The Old Manorial Halls of Westmorland & Cumberland

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Page 140 - Argent, two bars Gules, on a canton of the second a lion passant guardant Or : LANCASTER. 4. Gules, fretty Argent ; HUDDLESTON. 5. Argent, a bend between two mullets Sable : MILLUM. 6. Argent, a cheveron between three bulls' heads caboshed Sable : BOYVELL.
Page 162 - Wharton, the scorn and wonder of our days, Whose ruling passion was the lust of praise: Born with whate'er could win it from the wise, Women and fools must like him or he dies; Though wondering senates hung on all he spoke, The club must hail him master of the joke.
Page 308 - Nottingham ; to be held of the King in capite, by the service of the tenth part of a knight's fee ;• and...
Page 276 - The venerable Bede wrote in the 8th century, in the year 731, and he mentions that a monastery existed here in his time. If so, it was probably built of wood and shingles, for the Saxons at that time were not masons. In a later century, this monastery may have been repaired and rebuilt with stone ; and it is possible, that the inequalities of the surface of the field, behind the present church, cover the site of that establishment. There are, however, no records of any monastery existing here, after...
Page 313 - Hall is this legend with a crest in the centre : — 1612. Christopher Crakeplace built the Same When he was servant to Baron Altham.
Page 255 - The tower which caps the eastern angle, measures inside 16 feet by 15 feet, with its doorway and loop, both on the north side, opening into the ward. The chamber in the opposite tower is 19 feet by 13 feet, with its loophole opposite to the doorway, and presenting to the exterior of the castle. The upper stories show nothing but ruined walls, but they seem to have had some round-headed window openings.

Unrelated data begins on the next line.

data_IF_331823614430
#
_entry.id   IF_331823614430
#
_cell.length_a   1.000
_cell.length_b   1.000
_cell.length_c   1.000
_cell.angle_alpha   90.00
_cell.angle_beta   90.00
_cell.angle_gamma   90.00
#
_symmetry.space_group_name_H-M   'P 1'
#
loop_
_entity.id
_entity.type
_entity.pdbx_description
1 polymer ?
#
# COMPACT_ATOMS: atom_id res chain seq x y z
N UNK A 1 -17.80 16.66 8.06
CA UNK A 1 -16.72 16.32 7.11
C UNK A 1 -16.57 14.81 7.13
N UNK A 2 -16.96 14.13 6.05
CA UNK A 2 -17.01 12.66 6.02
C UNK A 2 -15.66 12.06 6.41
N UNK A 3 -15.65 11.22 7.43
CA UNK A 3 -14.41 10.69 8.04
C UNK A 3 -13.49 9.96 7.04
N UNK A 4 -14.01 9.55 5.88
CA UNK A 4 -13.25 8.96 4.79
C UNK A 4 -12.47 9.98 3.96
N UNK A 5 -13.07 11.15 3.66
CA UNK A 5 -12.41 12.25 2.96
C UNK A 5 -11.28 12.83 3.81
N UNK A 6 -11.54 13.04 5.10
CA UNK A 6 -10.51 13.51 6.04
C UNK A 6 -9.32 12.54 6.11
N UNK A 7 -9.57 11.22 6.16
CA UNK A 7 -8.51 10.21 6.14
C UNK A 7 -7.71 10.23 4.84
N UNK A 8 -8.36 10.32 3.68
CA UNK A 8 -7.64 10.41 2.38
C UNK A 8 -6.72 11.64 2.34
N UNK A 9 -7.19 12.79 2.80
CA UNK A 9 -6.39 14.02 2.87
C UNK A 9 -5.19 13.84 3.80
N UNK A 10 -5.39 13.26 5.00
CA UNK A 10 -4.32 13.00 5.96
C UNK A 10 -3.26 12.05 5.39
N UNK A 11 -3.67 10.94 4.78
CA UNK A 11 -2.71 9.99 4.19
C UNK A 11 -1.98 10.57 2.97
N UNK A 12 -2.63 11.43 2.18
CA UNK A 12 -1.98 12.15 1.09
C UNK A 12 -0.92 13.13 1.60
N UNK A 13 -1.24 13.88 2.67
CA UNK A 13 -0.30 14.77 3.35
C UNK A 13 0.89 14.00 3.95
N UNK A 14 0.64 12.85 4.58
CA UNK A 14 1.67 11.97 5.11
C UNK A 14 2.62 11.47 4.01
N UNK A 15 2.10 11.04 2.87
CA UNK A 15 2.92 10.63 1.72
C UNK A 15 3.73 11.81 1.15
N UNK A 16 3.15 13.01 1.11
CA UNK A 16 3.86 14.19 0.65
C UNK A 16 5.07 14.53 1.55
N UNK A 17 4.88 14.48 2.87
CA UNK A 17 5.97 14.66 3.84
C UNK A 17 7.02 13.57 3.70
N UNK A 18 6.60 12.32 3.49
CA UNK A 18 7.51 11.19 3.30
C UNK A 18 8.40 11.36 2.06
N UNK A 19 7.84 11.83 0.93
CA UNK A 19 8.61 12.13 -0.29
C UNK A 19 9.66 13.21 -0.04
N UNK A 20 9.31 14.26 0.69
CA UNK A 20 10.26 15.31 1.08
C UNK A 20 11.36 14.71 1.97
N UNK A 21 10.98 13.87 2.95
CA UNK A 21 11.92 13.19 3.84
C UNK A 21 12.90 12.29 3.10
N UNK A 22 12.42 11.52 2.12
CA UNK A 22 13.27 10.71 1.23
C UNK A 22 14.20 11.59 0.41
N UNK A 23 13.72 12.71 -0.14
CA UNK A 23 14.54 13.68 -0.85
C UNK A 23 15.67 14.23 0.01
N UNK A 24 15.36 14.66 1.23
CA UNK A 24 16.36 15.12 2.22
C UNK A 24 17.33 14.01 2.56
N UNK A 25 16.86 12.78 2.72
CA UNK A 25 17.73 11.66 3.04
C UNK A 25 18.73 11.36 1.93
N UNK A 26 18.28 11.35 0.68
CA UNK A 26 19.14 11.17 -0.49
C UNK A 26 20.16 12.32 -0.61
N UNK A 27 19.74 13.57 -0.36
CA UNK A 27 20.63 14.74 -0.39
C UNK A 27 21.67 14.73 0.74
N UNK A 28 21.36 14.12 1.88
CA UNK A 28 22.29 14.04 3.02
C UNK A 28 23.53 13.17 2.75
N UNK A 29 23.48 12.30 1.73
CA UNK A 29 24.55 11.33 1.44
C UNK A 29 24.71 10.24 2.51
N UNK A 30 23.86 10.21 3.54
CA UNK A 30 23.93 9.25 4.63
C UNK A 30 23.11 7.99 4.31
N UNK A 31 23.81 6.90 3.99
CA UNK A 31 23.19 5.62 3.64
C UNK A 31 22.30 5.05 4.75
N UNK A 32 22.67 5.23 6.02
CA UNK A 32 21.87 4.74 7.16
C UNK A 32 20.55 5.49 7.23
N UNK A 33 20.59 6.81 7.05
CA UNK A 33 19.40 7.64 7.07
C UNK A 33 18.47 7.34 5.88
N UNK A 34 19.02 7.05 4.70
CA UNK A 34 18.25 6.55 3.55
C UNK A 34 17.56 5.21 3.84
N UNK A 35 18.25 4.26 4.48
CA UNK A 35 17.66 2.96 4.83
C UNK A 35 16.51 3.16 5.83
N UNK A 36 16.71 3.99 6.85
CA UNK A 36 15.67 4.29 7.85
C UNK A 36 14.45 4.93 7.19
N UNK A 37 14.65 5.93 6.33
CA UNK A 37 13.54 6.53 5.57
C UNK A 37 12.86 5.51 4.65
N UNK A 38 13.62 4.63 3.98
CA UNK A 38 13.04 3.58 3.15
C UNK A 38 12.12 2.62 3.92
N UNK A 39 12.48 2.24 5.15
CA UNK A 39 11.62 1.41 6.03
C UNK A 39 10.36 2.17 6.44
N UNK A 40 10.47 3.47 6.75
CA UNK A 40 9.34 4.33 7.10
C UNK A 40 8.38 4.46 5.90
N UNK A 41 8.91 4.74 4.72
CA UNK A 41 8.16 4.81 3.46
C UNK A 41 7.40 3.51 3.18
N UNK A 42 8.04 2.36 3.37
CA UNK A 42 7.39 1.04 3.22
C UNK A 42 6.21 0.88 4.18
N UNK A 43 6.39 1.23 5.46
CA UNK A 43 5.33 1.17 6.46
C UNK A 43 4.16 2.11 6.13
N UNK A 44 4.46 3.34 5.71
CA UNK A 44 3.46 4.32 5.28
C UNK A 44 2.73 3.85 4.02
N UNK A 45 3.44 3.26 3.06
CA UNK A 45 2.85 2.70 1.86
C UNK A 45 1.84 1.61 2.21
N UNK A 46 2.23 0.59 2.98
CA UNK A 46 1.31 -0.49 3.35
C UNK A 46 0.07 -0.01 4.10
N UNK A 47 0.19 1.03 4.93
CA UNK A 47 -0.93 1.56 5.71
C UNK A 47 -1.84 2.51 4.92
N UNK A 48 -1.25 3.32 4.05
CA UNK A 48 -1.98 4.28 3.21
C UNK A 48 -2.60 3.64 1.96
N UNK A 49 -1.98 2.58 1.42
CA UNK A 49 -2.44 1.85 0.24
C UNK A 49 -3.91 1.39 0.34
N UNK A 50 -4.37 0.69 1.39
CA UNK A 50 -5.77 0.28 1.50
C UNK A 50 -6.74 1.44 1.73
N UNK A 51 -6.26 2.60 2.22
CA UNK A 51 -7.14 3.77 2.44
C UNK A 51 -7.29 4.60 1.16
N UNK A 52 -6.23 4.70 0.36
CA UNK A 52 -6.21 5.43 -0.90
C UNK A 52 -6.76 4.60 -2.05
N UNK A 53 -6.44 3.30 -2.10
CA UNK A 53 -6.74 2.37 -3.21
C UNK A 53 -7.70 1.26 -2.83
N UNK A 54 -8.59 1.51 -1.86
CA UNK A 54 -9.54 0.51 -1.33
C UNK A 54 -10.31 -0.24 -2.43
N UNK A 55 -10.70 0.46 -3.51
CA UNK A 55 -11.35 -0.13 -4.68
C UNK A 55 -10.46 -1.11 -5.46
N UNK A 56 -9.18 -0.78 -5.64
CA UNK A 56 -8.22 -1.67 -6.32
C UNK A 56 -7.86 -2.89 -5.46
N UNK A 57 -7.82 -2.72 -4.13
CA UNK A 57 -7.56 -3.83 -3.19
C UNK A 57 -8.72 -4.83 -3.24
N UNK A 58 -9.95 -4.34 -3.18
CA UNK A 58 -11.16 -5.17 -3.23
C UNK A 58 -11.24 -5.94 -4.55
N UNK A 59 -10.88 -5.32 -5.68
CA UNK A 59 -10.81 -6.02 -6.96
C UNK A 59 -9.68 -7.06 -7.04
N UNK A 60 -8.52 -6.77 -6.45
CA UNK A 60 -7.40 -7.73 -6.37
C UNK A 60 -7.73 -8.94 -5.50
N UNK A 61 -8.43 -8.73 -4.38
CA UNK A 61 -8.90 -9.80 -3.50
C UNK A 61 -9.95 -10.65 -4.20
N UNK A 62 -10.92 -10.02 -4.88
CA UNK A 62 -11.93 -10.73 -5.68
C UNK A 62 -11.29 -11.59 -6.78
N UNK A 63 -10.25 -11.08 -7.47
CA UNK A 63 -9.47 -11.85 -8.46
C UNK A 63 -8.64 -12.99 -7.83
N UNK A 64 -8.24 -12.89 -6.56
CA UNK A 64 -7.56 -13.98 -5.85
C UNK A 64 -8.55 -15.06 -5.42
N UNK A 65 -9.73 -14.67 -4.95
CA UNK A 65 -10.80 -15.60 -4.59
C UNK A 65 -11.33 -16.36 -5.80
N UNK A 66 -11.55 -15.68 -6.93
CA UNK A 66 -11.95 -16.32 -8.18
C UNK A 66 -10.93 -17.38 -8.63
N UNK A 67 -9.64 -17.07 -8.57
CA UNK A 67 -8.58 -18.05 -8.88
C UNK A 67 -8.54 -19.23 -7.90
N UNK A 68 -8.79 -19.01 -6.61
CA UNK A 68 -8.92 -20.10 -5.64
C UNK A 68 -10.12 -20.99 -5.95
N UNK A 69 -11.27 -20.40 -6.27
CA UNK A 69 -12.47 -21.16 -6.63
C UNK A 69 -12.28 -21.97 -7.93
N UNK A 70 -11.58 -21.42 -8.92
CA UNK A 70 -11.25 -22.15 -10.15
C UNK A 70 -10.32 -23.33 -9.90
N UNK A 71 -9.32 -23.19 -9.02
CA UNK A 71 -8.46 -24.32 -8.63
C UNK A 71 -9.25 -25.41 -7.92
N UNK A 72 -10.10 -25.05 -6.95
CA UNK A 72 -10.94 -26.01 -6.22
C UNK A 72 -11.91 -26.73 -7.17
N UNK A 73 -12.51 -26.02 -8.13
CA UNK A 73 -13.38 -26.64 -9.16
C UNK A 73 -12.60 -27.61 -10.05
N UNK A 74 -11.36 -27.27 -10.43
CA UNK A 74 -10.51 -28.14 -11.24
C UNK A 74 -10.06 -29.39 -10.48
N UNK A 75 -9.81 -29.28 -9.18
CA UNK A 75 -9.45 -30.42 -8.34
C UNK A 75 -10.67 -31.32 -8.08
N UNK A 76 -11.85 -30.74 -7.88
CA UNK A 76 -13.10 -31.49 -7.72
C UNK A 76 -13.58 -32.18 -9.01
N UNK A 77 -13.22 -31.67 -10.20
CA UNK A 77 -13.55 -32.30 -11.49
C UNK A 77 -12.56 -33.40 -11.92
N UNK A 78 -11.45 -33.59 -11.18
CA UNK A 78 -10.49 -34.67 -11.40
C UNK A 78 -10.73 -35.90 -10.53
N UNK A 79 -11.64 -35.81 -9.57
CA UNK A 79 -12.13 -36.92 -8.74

Page 256 - ... of the tower presenting to the court ; and the principal one with a good pointed arch, leading from a straight passage through the thickness of the outer wall, which is here 8 feet 3 inches thick. The inlet and outlet to this passage, are by two pointed-arched, and chamfered doorways, one directed to an inner apartment, the other having been in use as a postern to the moat and outer buildings. This side of the quadrangle has contained the range of the principal apartments of the castle, the hall...
Page 35 - Westmoreland, and lady of the honour of Skipton, in Craven, in the year of our Lord God 1659; so as she came to lie in it herself for a little while, in September, 1661, after it C 2 had had lain ruinous, without timber or any covering, ever since the year 1521, when it was burnt by a casual fire. Isa. chap. Ivlii. ver. 13.
Page 14 - In viewing one of these moated mounds we. have only to imagine a central timber house on the top of the mound, built of half trunks of trees set upright between two waling pieces at the top and bottom, like the old church at Greensted, with a close paling around it along the edge of the...
Page 14 - ... or of timber, within the enclosures, and we shall have a very fair idea of a fortified dwelling of a Thane or Franklin in England, or of the corresponding classes in Normandy from the eighth or ninth centuries down to the date of the Norman Conquest.

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